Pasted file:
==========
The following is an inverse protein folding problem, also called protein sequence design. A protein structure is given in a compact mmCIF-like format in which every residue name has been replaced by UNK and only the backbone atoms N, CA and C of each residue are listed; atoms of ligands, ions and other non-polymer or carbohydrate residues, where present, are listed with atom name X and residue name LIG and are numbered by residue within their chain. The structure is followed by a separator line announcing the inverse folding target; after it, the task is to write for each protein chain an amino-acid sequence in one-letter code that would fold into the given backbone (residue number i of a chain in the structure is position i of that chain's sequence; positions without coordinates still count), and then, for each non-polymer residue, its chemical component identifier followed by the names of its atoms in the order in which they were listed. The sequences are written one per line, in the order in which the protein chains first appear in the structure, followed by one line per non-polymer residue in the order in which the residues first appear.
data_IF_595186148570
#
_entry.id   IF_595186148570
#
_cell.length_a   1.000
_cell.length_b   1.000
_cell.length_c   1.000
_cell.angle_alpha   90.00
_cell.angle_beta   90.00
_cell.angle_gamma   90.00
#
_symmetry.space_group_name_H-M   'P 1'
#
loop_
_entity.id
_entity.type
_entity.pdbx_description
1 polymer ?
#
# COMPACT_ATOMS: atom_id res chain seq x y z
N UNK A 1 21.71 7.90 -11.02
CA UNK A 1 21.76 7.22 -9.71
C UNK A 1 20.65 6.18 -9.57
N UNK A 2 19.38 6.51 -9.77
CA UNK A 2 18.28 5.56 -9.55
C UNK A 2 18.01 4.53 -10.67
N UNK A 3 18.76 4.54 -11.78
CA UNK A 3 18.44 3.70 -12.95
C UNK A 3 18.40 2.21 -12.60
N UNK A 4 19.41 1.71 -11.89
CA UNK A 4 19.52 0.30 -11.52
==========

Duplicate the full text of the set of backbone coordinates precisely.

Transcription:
The following is an inverse protein folding problem, also called protein sequence design. A protein structure is given in a compact mmCIF-like format in which every residue name has been replaced by UNK and only the backbone atoms N, CA and C of each residue are listed; atoms of ligands, ions and other non-polymer or carbohydrate residues, where present, are listed with atom name X and residue name LIG and are numbered by residue within their chain. The structure is followed by a separator line announcing the inverse folding target; after it, the task is to write for each protein chain an amino-acid sequence in one-letter code that would fold into the given backbone (residue number i of a chain in the structure is position i of that chain's sequence; positions without coordinates still count), and then, for each non-polymer residue, its chemical component identifier followed by the names of its atoms in the order in which they were listed. The sequences are written one per line, in the order in which the protein chains first appear in the structure, followed by one line per non-polymer residue in the order in which the residues first appear.
data_IF_595186148570
#
_entry.id   IF_595186148570
#
_cell.length_a   1.000
_cell.length_b   1.000
_cell.length_c   1.000
_cell.angle_alpha   90.00
_cell.angle_beta   90.00
_cell.angle_gamma   90.00
#
_symmetry.space_group_name_H-M   'P 1'
#
loop_
_entity.id
_entity.type
_entity.pdbx_description
1 polymer ?
#
# COMPACT_ATOMS: atom_id res chain seq x y z
N UNK A 1 21.71 7.90 -11.02
CA UNK A 1 21.76 7.22 -9.71
C UNK A 1 20.65 6.18 -9.57
N UNK A 2 19.38 6.51 -9.77
CA UNK A 2 18.28 5.56 -9.55
C UNK A 2 18.01 4.53 -10.67
N UNK A 3 18.76 4.54 -11.78
CA UNK A 3 18.44 3.70 -12.95
C UNK A 3 18.40 2.21 -12.60
N UNK A 4 19.41 1.71 -11.89
CA UNK A 4 19.52 0.30 -11.52